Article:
CAMPO and Black Square are looking for student contributors for their upcoming exhibition and publication
Workshop in Rome, September 1-8, 2016 / www.campo.space
Application deadline: 8 July, 2016
In 1973, Ettore Sottsass published on Casabella magazine a text and a series of drawings entitled The Planet as a Festival. The text described the possibility of a land where all humans are free from work and social conditioning and where there is no architecture left to design. All that is left to architects in this condition is to imagine an architecture designed by “others”.
After 43 years, Black Square and CAMPO invite a group of contemporary architects to define their own Planet as a Festival, writing a description of a space intended to host ceremonies – a space capable to decipher dreams and desires that still are present in our contemporary condition. More than verifying the extraordinary possibilities offered by technological evolution, Sottsass was interested in criticizing an era obsessed by future. He imagined a world where cities disappear swallowed by the jungle and “production problems no longer exist. A few movements alone are sufficient, and the machines make everything by themselves in eternally repeating cycles”.
The Planet as a Festival is not a utopian project but rather the construction of a condition in which architecture can work as a device for new rituals, thus emancipating itself from the need to respond to a functional program. Architecture is then free to give space to the most profound instincts that animate collective life. It is precisely when ‘nothing is left to design’ that the mandate of architecture can be reinvented.
In this scenario, no social models are left to propose, and the rhetoric of infinite growth and development that animated the modern era comes to an end. Sottsass addressed this condition imagining architectures made by others, capable to represent dormant desires, which are in need of a form: a monolithic dispenser for incense, drugs, and laughing gas set in a campground, rafts for listening to chamber music on a river, and a stadium in which people gather to watch the stars. The projects were illustrated in collaboration with Tiger Tateishi and were intended as an offspring of the “moral of the man worker-producer”. Ultimately, Sottsass aimed to demonstrate how “men can live for the sake of living and can work to come to know, by means of their bodies, their psyche and their sex, that they are living.”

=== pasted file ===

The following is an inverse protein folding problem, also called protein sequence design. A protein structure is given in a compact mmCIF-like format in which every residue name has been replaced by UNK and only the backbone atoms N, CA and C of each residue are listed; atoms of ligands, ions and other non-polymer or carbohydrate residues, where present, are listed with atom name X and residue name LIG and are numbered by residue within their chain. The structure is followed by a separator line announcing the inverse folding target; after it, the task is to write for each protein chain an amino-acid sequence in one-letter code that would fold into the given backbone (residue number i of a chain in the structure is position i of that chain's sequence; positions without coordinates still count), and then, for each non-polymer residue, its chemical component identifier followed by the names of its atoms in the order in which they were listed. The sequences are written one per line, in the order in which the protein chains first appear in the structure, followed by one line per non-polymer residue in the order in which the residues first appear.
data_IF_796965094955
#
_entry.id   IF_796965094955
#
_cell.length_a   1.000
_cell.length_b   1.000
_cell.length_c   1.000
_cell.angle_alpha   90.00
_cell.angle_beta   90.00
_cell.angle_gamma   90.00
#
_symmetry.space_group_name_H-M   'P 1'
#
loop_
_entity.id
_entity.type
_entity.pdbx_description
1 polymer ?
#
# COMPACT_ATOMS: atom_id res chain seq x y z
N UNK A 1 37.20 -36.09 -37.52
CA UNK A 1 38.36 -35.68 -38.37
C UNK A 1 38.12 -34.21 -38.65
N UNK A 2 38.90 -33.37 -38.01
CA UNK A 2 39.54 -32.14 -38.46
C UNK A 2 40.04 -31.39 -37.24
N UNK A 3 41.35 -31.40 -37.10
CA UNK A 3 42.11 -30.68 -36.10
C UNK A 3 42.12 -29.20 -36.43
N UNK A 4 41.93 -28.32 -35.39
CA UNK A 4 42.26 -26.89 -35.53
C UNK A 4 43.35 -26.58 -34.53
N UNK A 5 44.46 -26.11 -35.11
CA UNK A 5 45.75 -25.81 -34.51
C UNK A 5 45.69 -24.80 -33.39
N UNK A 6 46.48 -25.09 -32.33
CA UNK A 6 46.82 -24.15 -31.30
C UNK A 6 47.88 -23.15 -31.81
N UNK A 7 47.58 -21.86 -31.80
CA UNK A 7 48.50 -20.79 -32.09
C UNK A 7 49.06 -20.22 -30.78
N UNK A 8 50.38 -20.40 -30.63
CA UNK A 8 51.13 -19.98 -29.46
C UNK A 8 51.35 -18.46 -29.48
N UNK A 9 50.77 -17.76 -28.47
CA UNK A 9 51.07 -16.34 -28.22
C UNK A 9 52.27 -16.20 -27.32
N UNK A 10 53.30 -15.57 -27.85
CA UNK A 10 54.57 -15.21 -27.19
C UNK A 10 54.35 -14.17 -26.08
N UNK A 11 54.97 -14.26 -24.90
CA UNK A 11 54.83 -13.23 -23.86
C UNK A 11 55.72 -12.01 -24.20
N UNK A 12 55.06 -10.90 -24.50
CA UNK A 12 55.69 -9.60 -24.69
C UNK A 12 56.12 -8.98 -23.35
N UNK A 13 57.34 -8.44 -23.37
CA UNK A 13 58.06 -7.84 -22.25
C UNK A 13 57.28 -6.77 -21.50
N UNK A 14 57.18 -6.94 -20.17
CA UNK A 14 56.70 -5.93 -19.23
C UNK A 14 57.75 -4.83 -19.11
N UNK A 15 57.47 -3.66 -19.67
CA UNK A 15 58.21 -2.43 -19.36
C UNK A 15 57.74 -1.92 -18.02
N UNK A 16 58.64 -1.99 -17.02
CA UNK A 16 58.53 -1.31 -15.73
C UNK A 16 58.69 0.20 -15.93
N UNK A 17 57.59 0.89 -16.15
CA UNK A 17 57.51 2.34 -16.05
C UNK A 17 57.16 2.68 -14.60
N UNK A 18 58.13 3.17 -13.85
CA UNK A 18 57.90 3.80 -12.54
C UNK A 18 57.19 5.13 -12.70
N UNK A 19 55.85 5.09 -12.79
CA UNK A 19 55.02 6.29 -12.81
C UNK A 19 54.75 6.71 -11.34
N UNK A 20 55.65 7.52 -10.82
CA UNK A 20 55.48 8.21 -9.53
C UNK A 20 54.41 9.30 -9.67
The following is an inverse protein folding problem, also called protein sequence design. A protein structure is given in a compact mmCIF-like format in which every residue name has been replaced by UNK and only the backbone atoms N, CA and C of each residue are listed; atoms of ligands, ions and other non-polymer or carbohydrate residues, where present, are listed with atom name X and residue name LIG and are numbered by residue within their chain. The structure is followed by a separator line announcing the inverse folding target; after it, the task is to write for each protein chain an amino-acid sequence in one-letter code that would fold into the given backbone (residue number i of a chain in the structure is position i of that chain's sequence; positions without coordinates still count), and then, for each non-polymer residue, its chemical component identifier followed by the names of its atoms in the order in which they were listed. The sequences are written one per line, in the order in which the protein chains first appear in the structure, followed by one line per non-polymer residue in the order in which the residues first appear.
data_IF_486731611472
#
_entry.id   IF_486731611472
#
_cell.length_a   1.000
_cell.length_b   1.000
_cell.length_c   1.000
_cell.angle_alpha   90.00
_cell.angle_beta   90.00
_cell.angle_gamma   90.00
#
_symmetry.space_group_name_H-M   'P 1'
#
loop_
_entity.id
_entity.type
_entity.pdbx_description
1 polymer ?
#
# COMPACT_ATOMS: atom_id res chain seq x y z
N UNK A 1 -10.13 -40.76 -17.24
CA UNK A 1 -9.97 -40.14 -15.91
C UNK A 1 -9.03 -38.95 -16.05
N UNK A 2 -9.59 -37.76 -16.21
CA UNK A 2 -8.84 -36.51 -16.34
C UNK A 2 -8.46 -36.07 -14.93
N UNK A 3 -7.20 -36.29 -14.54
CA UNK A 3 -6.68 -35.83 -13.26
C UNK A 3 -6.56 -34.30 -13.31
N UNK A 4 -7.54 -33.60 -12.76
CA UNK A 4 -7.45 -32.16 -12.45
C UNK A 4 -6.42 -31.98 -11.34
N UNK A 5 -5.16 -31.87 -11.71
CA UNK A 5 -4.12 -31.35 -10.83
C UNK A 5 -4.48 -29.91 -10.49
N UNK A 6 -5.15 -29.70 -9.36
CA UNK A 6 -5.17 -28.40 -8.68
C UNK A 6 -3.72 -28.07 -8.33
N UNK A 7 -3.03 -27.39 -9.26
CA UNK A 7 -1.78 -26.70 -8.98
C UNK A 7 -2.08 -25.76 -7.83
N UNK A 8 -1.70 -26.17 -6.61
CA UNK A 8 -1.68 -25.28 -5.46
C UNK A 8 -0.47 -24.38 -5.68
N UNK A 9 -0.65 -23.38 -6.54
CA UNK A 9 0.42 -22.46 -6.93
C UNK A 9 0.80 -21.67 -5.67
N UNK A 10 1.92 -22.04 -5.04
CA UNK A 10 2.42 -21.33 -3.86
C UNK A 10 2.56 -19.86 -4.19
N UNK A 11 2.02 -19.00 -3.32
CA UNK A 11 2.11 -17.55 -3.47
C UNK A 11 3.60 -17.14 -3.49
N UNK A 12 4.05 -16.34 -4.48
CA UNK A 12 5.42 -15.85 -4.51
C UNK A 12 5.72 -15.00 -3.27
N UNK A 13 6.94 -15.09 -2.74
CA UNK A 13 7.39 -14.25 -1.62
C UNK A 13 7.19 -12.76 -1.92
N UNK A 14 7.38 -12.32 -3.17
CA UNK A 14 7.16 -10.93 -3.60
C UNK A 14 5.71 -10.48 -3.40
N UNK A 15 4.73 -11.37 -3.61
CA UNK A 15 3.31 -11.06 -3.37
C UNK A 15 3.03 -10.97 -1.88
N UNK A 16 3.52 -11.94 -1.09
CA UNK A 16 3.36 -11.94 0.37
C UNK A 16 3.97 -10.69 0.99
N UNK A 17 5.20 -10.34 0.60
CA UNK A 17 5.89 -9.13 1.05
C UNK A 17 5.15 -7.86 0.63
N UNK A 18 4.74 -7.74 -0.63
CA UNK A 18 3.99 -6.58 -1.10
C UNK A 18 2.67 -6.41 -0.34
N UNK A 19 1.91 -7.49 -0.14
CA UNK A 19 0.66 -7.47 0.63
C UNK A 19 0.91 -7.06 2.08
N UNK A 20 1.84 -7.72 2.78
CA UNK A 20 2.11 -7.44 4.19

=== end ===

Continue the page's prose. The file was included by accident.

Black Square and CAMPO ask a group of architects (among which Andrea Branzi, Sam Jacob, and Elia Zenghelis) to imagine and describe through a brief narrative text the architecture that could give form and place to those rituals and desires.
These scripts will become the basis for a set of narrative drawings developed during a workshop at CAMPO within which architecture students will try to give form – as Sottsass would say – spaces designed by others. For a week, we will gather in Rome, working on these translations from text to image, and exploring and documenting those places where sacred and profane rituals and ceremonies are celebrated in Rome today, from the football stadium to the Mouth of Truth, from St. Peter to the Trevi Fountain.
Texts, drawings, and results of the fieldwork will be featured in a publication as well as an exhibition opening in Rome in September 2016.